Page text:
A solution is defined as
a homogenous mixture which mainly comprises of two components namely solute and solvent.
For example, salt and sugar is a good illustration of a solution. A solution can be categorized into several components.
Read more ⇒ Homogeneous Mixture
On the basis of physical states of solvent and solute can be categorized as solid, liquid and gaseous solutions.
In solid solutions, solute and solvent are in the solid-state. For example ceramics, and polymer blends. In liquid solutions, solid, gas or liquid is mixed in a liquid state. Gaseous solutions are usually homogenous mixtures of gases like air. Depending upon a number of solutions and solute, it can be classified into dilute and concentrated solutions.
Different Types of Solutions
- A supersaturated solution comprises a large amount of solute at a temperature wherein it will be reduced as a result the extra solute will crystallize quickly.
- An unsaturated solution is a solution in which a solvent is capable of dissolving any more solute at a given temperature.
- A saturated solution can be defined as a solution in which a solvent is not capable of dissolving any more solute at a given temperature.
The solutions are of two forms, depending on whether the solvent is water or not.
- Aqueous solution – When a solute is dissolved in water the solution is called an aqueous solution. Eg, salt in water, sugar in water and copper sulfate in water.
- Non-aqueous solution – When a solute is dissolved in a solvent other than water, it is called a non-aqueous solution. Eg, iodine in carbon tetrachloride, sulphur in carbon disulfide, phosphorus in ethyl alcohol.
Solutions are spoken of as having two components, the solvent, and the solute. Another classification of the solution depends on the amount of solute added to the solvent.
- A dilute solution contains a small amount of solute in a large amount of solvent.
- A concentrated solution contains a large amount of solute dissolved in a small amount of solvent.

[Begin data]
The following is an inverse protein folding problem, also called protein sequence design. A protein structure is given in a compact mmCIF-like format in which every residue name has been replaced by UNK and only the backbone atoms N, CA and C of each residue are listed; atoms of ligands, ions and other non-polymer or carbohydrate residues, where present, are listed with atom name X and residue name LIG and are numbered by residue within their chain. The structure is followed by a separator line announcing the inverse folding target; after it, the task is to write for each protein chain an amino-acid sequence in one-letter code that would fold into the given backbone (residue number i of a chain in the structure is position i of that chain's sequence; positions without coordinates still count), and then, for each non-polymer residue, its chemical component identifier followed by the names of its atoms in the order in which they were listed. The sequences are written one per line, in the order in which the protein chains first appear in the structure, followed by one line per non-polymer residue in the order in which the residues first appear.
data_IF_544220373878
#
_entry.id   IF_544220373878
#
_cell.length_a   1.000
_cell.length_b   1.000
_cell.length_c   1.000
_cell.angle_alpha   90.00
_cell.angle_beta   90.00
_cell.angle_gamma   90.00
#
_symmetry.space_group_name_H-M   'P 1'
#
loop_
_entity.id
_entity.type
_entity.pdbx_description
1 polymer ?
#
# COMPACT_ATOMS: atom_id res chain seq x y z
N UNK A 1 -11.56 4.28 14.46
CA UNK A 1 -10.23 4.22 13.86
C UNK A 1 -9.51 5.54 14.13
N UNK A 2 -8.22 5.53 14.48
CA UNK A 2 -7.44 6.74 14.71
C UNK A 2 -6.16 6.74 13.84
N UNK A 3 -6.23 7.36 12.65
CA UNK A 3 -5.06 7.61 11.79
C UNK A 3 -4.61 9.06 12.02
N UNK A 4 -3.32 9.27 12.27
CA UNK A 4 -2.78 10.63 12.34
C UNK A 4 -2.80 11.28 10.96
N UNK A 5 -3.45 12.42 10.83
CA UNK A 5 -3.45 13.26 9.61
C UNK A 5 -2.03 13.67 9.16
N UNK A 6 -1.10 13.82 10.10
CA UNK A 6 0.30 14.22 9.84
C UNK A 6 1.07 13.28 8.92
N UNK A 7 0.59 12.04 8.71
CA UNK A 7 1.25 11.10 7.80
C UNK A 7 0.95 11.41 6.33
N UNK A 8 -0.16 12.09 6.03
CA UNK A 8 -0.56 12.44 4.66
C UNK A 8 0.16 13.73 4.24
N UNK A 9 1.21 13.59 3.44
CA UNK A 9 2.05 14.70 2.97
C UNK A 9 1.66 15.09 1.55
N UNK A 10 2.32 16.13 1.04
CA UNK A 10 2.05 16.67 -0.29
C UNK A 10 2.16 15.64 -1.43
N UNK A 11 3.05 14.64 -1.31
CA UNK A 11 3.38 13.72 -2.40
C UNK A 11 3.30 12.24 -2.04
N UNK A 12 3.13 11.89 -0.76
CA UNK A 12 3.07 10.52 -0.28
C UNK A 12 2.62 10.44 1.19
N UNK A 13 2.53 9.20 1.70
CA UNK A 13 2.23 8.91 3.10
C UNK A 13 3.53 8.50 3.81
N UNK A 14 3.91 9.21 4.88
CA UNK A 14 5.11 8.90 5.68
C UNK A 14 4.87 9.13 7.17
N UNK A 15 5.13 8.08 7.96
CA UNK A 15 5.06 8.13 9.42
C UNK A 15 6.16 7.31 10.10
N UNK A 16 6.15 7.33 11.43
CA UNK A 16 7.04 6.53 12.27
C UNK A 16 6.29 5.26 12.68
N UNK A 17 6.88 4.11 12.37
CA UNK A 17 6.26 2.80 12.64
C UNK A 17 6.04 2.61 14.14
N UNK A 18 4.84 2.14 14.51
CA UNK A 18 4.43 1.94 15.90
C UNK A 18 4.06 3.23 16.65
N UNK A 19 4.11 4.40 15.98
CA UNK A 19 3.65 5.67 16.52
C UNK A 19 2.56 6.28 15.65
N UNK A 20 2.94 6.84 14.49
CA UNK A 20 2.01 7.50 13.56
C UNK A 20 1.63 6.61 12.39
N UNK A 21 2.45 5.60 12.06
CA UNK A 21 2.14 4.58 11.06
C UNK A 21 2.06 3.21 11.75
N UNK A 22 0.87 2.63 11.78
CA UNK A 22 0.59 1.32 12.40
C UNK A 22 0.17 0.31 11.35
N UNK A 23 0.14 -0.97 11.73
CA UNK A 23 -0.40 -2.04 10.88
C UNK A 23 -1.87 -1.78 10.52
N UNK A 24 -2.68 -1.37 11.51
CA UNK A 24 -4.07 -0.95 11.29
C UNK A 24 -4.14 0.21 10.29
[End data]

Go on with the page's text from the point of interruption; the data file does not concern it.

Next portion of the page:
A mixture is composed of two or more substance, but they are not chemically combined. In contrast, the compound contains various elements that are bonded to each other. For instance, consider a mixture of salt that is when salt is dissolved in water it is a mixture but ideally, salts consist of two components namely sodium and chlorine.
Here Sodium and Chlorine are bonded together with the electrostatic force of attraction to form sodium chloride even though there is no chemical bond between water and salt in the mixture. Hence, matter can be classified as mixtures, compounds, and elements. Further mixtures can be classified as homogeneous and heterogeneous mixtures.
Read in Detail ⇒ Mixtures
Homogenous and Heterogeneous Solutions
Homogeneous solutions are solutions with uniform composition and properties throughout the solution. For example a cup of coffee, perfume, cough syrup, a solution of salt or sugar in water etc.
Heterogeneous solutions are solutions with non-uniform composition and properties throughout the solution. A solution of oil and water, water and chalk powder and solution of water and sand etc.
Aerated drinks, Salt-water or Sugar water mixtures, fruit juices are some examples for solutions. Some solutions are heterogeneous in nature, and they are termed as suspension.
Such suspended particles can be seen quite clearly in the solution. Hence, when light is passed through such solutions, it scatters in different directions. Medicated syrups are one of the finest examples of this.